Randomness and Trends

Trends first, randomness throughout.

The Editing Gig
...is going swimmingly. I'm focusing on smaller projects, which fits better with the scraps of time I have available and coincidentally works out to a higher pay rate. I also find myself having more fun in tackling a wider diversity of content.

Bicycling in the ionosphere.
Yeah, it's kinda like that for me.
The numbers: I edited 7 projects last year, 2 of which were quite sizable. By March 1st of this year I'll have 5 projects done. For the list of projects I've worked on, head over to my editing CV. Yes, I'll update that project list in the next week or two as the products become publicly available. I may need to split off an archive page to keep load times reasonable.

The trend? This year will be busy, but so far it's been a great ride. I like the quicker turnaround, but the downside of smaller projects is the endless quest to fill the pipeline. As of now, I have only vague promises of more projects after March 1. If you've got a project you need a second set of eyes on, it's a great time to give me a shout.

Random Disasters: The Parsonage
I became the chair (chairdude? chairperson?) of my church's Buildings & Grounds committee (B&G) as of 2 weeks ago. We have a new senior minister that started work this past Monday. 2 weeks prior to that, the parsonage (maintained as living quarters for the senior minister) was cleaned out by a team of volunteers and ready for move-in day. Two days after the cleaning was done, the previous head of B&G went over to install fresh batteries in the smoke detector and discovered water damage down two stories worth of interior walls.

Needless to say, our minister is currently couch surfing, and we're scrambling to get the damage repaired as quickly as possible.

Fraggles and tuneage. Rawk.
Y'know when you roll a random event in your game that will totally screw the players and you look over the screen weighing the impact of making it happen, and your players see the look in your eye and say, "Don't you dare do whatever you're about to do to us! We just fixed all this crap and just barely survived!" and you feel bad? Fuck it. Do it anyway. Trust your dice and your random tables and let the chips fall where they may. Give your players too much to do. Grant them a break occasionally, but make those breaks sweeter for the random real-world crap that falls out of the sky and totally hoses them.

There's a real-world precedent for it, and it keeps life interesting in your game.

The Right Tool for the Job
This morning was the first time this year my car door latch stuck open when leaving home on my commute. Normally it takes 5-10 minutes of blasting the heater before it lets go and allows my door to stay shut on its own. This morning I broke out the can of ice melt that I've been carrying around in my backpack for the past few months and I was off within 30 seconds.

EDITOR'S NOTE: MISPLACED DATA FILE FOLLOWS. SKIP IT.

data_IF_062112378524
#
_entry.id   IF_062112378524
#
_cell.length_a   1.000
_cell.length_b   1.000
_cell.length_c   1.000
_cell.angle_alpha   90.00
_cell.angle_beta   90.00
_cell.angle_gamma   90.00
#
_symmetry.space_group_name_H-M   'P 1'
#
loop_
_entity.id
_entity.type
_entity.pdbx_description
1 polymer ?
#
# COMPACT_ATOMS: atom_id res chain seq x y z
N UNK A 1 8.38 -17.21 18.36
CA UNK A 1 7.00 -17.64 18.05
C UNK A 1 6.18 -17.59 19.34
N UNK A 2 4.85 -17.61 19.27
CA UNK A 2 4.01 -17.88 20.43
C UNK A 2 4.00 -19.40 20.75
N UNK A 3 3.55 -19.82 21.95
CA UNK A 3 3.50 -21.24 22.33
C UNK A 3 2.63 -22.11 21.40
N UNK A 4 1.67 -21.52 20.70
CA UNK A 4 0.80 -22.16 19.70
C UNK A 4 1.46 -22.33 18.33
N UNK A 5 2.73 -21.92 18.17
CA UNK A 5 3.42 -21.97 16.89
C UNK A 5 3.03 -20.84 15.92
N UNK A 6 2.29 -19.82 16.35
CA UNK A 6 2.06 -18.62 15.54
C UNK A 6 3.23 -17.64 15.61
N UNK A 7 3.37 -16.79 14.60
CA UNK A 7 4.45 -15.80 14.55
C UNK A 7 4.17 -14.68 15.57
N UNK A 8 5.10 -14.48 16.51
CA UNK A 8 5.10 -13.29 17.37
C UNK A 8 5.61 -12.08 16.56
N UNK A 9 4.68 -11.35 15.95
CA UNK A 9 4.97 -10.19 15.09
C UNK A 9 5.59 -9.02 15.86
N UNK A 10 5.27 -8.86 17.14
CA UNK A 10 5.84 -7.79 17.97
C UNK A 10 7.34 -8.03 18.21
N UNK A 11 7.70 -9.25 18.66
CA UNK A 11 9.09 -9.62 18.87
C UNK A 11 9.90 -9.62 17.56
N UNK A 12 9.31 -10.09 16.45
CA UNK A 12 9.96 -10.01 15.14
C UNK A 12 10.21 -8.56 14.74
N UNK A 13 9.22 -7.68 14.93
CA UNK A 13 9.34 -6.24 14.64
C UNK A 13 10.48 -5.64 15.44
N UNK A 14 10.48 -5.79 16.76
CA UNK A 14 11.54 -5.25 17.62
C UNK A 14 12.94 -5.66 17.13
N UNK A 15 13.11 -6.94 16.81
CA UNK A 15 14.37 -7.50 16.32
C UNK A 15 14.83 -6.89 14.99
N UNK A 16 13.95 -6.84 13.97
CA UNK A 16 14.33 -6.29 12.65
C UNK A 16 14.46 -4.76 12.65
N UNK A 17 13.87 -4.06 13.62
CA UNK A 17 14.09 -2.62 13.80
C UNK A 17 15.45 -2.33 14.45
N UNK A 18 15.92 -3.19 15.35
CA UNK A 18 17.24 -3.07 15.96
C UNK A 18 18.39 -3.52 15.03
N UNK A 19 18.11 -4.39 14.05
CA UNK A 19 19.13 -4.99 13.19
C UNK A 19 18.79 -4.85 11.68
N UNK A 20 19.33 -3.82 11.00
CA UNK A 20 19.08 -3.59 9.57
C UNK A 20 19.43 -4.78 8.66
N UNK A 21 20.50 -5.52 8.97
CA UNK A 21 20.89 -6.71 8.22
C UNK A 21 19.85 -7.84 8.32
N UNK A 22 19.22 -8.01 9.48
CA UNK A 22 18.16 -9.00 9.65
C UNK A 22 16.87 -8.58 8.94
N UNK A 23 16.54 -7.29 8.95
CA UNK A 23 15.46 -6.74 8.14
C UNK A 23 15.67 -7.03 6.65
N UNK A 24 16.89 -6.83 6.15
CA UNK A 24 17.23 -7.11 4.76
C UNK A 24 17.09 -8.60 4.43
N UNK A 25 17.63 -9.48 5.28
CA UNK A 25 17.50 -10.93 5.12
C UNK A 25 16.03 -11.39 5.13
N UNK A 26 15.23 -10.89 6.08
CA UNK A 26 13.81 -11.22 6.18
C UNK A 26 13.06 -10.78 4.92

Reward planning ahead, no matter how obscure or inconvenient.

PAX East Is Coming
We've got 2 panels to run and we're waiting for the final schedule before publicizing our faces off. I've got a few prizes to give away lined up personally, in addition to the other swag we'll dig up. I'm psyched. And it's 29 days away now. I'll be busy between now and then. I have games to gather and an idea that I'm not sure I can prep in time...

Games I'll Have With Me
Now to print Stinger vehicle sheets
and fit an arena map in the box.
I bought a first edition pocket box version of Car Wars. I'll also have Car Wars the Card Game. Zombie Dice should be on my person, and probably Cosmic Wimpout if anyone wants a slightly longer classic dice game. I'll be prepping an intro adventure for Classic Traveller, which shouldn't take terribly long as I'm revamping the adventure I ran years ago in college. I'm on the fence about bringing Nuclear War, or anything else in a box larger than the Traveller LBB box set. We'll see what else I can fit into my kit.

The D&D Edition Wars Gauntlet
Here's my crazy idea. Prep a simple encounter in an ogre's cave, then run variations of it back-to-back in OD&D, Moldvay Basic, AD&D, 2e, 3.5e, and 4e. It'll probably be a 4-hour run to play the full Gauntlet, and all the pre-gens and pertinent rules will fit on index cards for quick start-up. Just add players and dice, and you can taste 6 editions of D&D in one sitting to get a sense of the evolution of the game.

Just play the damn game.
I don't have any 2e books, so I may skip that version for the initial run. I'm weak in 4e development, and I haven't looked at AD&D in years. Time will be a factor here, but I'll do my best to make it happen.

What do you think about the Gauntlet? Good idea? Is running the Gauntlet an interesting experiment or a waste of time? I'm interesting in hearing your feedback, especially if you're interested in playing.

Thanks for reading!


  1. Funny you should mention this.

    I have a standard mini-encounter (level one fighter, reasonably min-maxed, with three hunting dogs, going after ogre on its own territory) that I test using each edition. Doesn't evaluate the spell or faith systems, of course, but, then, I would contend that those have never been the 'core problem.'

    Thus far, 3E has more options (unsurprisingly), but falls short on the damage side (also unsurprising, given entry-level-human-vs-ogre). 4E proves the most effective due to maneuvers (knock back, knock prone, etc.), which seems to fit with that edition's overall metier.

    1. Almost sounds like a straight math grind, with bonuses for the fighter imposing unhelpful statuses on the ogre (flanked, prone, etc.). Still, I can see its use for picking out the advantages/disadvantages of each set of combat rules.